During the gold rush of 1849, dozens of Americans sought their fortune in the golden hills of California. A few struck gold, but most lost everything in the pursuit. The real winners of the rush were not the ones seeking gold, but those who supported the fortune seekers in their quixotic pursuit.
Few today will remember the names of those who sought their fortunes through gold. But we all know the name of the one who made a fortune supporting the gold diggers with durable pants, Levi Strauss.
In much the same way that many sought gold in the mid-nineteenth century, many currently seek gold through healthcare technology, specifically the implementation of technology for optimizing clinical care. And the real winners, now as back then, were not the ones seeking novel technologies, but the ones supporting its implementation.
These would be the primary care clinics of the future, the ones that went from concept to national expansion in under a decade flat. They are the true success stories of healthcare innovation. Two of the most prominent names that come to mind are Oscar Health and Oak Street Health, the first being a hybrid insurer and patient technology platform and the second being a technologically advanced health care system of primary care clinics.
Both tout their successes to their ability to integrate technology with patient care, while emphasizing the former as a value driver for the latter. But a closer inspection reveals otherwise. In fact, upon detailed review, digital health technology is proving itself to be nothing more than fool’s gold.
In a recent investor meeting, Oscar struggled to demonstrate how its technological platform has any material benefit on patient care, let alone patient compliance.
Oak Street Health fared no better in its most recent investor meeting. The company did a masterful job selling its story of technologically advanced health clinics, while doing all it could to hide the fact that its clinics are mostly in the red.
Neither company is profitable, but that stopped neither from amassing hordes of venture capital dollars and growing into overnight unicorns. But now that they are fully grown and publicly traded, the two once stellar growth startups are struggling to make good on the promises that ushered in the initial investments.
This is because healthcare is not a growth industry. Successful healthcare companies that go public do so after years of steady, sustainable, cash flow positive growth. This neither defines the time horizon nor the growth trajectory of either Oscar Health or Oak Street Health.
The two are value companies masquerading as growth assets using digital platforms to create the pretense of a growth lever. But value creation in healthcare comes through effective patient care, which is best seen through incremental improvements, not rapid growth.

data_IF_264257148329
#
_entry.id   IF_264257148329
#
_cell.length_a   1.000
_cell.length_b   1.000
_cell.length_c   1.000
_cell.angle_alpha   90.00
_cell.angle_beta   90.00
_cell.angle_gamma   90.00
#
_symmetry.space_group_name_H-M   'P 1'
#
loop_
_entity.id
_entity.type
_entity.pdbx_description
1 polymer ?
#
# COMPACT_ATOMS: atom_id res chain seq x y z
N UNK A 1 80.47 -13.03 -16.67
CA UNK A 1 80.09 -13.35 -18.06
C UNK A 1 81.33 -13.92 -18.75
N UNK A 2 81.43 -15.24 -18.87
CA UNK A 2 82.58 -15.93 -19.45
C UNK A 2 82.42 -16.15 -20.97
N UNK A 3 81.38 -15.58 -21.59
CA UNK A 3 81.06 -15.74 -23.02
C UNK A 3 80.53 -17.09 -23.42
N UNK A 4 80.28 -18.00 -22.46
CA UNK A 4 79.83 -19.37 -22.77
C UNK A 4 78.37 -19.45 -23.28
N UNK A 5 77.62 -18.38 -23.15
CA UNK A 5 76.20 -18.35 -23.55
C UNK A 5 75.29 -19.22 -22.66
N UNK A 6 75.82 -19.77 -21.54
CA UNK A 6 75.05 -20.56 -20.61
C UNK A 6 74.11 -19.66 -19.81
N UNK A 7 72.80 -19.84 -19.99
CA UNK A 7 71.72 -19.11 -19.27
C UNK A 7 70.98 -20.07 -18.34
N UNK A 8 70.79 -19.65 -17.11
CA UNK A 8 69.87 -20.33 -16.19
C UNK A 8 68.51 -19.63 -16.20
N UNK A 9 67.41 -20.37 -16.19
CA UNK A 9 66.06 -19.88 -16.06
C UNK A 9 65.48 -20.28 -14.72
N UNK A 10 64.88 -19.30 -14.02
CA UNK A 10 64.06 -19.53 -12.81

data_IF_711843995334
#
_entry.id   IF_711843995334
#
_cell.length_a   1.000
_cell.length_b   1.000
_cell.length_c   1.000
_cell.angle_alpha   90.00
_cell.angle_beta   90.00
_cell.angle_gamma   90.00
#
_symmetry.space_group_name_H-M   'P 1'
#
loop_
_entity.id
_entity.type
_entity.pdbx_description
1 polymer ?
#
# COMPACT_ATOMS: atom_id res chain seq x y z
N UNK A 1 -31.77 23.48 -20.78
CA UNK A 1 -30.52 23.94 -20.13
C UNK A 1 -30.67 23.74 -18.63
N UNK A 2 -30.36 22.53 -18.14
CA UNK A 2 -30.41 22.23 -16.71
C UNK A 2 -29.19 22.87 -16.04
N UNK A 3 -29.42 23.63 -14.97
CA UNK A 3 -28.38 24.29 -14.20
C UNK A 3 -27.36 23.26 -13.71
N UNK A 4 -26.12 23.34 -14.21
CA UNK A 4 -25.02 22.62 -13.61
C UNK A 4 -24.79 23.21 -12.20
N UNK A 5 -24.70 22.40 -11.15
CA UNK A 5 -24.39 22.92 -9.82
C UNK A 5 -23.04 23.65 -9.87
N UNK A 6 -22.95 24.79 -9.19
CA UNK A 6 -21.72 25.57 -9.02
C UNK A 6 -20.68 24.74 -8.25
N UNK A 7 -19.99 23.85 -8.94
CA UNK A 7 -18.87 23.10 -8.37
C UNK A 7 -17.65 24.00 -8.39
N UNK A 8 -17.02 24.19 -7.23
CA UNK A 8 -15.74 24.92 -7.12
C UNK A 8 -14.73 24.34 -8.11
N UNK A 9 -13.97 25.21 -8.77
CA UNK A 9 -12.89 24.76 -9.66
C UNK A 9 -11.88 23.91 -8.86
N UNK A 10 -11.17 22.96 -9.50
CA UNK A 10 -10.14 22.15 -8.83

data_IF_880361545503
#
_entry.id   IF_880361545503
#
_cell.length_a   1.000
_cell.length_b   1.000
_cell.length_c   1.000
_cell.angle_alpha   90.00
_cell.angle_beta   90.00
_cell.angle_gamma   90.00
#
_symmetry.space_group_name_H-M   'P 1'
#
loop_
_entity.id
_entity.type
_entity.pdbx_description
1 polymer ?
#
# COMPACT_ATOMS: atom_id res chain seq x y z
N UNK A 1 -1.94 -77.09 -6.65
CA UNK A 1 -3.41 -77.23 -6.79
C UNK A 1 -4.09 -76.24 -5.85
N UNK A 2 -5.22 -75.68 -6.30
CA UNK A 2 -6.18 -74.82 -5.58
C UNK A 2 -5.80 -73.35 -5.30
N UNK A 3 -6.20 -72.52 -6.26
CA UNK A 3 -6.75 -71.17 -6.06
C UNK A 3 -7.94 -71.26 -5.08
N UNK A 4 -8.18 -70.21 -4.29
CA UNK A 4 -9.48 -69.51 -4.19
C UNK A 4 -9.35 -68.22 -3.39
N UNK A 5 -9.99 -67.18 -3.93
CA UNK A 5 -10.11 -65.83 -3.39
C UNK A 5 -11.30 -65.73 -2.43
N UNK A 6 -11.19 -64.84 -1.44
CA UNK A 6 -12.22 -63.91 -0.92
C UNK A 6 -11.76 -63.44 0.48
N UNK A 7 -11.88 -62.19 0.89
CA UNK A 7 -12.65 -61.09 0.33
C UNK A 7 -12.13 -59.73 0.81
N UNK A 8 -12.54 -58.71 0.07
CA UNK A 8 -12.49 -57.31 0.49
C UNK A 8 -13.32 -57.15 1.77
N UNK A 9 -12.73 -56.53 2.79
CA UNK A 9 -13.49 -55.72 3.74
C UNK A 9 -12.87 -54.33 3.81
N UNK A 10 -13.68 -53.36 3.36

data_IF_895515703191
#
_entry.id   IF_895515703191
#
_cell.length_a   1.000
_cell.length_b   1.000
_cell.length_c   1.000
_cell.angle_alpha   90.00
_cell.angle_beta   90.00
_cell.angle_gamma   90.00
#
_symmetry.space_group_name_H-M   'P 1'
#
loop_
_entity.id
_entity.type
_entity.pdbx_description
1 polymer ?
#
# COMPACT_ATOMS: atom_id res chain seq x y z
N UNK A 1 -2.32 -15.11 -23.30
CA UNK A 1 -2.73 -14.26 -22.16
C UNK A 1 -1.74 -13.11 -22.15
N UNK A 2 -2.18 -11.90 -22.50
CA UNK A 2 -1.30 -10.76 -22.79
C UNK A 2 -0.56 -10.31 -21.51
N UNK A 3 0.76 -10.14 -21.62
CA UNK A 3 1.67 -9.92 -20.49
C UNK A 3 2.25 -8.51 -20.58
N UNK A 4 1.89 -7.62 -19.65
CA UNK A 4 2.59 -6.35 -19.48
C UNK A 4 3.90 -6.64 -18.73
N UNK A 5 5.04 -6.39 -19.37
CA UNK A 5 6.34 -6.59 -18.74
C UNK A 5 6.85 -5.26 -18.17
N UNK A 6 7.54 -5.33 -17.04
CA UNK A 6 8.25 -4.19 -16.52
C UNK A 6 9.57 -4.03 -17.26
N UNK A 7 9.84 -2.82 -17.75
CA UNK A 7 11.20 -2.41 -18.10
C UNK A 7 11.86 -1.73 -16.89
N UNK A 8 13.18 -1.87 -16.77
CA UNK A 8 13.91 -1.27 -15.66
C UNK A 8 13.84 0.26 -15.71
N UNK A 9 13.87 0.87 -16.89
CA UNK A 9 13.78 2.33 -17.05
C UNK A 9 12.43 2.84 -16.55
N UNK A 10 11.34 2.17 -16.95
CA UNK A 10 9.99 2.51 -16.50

The acquisition markets seem to be recognizing this, even if the venture capital world remains fully immersed in this delusional model of growth. Telehealth provider SOC Telemed went public in 2020 but quietly went private in recent weeks. Analysts attribute this to a vast difference in valuations between the public and private markets, which makes sense when you analyze what each market emphasizes.
Public markets value strong cash flow and consistent growth. Private markets value sustained growth and may accept little to no profit for long time horizons, assuming a payout will eventually come. The trajectories of value are different because the two markets prioritize different forms of growth.
The bait and switch comes when health care companies, which are effectively value companies, attempt to pass themselves off as growth companies through the veneer of a digital interface. This may have worked for a time, but as markets are wont to do, the correction came quickly and swiftly.
The health IPO market has essentially shut down the first quarter of 2022, with only 16 IPOs so far this year, compared to 102 in Q1 last year. While some may attribute this to current market conditions, a more plausible explanation is that companies are looking for other ways to exit in order to generate a return on investment. For private, value based healthcare companies, this often comes as an acquisition or merger.
This has led to unique joint ventures with health companies seeking value in unconventional ways.
Embedded Healthcare, a behavior change platform created by prominent healthcare leaders Dr. Ezekiel Emanuel and Dr. Amol Navathe, was recently acquired by a value payment insurance company. The move does not make immediate sense financially as Embedded Healthcare is more of a decision-making platform, but the press release announcing the deal strongly hinted that value would be gleaned by correlating behavioral change with cost of care.
It seems the future of value creation for perceived-to-be high growth healthcare companies is, foremost, through acquisitions. This creates unique pressures for startup growth, and will shape how novel startups are formed and funded. The emphasis will be on clinical value, not financial return on investment.
This may seem like an obvious pivot, but the drivers of growth are investors, not patients, so financial considerations must always be assumed to matter as much as the clinical value itself. But increasingly, it seems the emphasis on traditional financial drivers of growth in healthcare is more fool’s gold than actual value creation. And the real value comes in accelerating clinical drivers of value.
This is market correction at its finest.